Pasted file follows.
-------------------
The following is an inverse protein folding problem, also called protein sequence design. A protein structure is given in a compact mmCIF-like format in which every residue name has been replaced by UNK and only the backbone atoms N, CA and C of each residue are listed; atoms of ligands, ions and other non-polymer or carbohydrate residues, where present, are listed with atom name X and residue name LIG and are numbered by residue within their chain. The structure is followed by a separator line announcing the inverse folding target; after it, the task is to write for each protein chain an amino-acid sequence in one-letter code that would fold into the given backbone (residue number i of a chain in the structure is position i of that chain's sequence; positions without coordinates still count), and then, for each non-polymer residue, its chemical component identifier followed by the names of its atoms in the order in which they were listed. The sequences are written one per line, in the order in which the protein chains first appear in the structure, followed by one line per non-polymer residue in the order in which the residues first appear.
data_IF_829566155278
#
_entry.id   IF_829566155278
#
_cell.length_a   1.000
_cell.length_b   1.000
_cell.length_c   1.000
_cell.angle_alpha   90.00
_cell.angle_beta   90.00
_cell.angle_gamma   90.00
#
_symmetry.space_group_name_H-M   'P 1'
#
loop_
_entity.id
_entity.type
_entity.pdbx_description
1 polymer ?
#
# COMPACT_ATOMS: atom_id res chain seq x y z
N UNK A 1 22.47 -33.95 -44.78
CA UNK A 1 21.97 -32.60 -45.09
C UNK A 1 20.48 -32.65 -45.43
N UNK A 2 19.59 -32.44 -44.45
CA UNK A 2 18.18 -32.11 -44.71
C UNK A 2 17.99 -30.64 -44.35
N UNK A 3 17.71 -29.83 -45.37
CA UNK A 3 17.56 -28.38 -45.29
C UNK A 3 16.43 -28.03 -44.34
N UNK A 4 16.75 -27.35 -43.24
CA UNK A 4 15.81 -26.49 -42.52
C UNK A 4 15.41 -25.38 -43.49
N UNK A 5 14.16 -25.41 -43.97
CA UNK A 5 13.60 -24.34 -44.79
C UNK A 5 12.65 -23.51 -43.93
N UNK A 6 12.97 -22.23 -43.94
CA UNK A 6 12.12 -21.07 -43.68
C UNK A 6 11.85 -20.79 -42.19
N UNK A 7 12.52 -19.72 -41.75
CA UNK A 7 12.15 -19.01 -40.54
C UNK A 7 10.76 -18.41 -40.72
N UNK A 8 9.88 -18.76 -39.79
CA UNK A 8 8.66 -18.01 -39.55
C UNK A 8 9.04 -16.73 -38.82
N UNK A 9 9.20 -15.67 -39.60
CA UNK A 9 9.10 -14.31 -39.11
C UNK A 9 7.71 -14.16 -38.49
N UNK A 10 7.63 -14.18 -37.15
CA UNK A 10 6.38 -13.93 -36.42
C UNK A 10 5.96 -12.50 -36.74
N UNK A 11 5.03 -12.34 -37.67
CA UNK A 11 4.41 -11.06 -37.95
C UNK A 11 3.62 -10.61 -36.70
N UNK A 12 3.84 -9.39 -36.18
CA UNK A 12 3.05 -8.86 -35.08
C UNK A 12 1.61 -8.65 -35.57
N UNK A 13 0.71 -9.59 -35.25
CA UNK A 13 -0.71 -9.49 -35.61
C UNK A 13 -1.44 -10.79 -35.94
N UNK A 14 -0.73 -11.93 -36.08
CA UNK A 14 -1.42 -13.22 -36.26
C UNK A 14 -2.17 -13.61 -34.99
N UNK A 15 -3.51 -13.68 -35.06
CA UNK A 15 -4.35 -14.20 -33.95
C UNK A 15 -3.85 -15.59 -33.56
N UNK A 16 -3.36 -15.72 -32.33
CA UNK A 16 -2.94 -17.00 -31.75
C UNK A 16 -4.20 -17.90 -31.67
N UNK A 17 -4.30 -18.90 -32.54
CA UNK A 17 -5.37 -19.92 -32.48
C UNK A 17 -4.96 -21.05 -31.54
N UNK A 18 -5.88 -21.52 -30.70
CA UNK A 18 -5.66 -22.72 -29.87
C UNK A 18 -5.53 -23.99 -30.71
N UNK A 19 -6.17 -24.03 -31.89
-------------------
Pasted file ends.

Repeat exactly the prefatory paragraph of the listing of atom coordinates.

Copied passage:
The following is an inverse protein folding problem, also called protein sequence design. A protein structure is given in a compact mmCIF-like format in which every residue name has been replaced by UNK and only the backbone atoms N, CA and C of each residue are listed; atoms of ligands, ions and other non-polymer or carbohydrate residues, where present, are listed with atom name X and residue name LIG and are numbered by residue within their chain. The structure is followed by a separator line announcing the inverse folding target; after it, the task is to write for each protein chain an amino-acid sequence in one-letter code that would fold into the given backbone (residue number i of a chain in the structure is position i of that chain's sequence; positions without coordinates still count), and then, for each non-polymer residue, its chemical component identifier followed by the names of its atoms in the order in which they were listed. The sequences are written one per line, in the order in which the protein chains first appear in the structure, followed by one line per non-polymer residue in the order in which the residues first appear.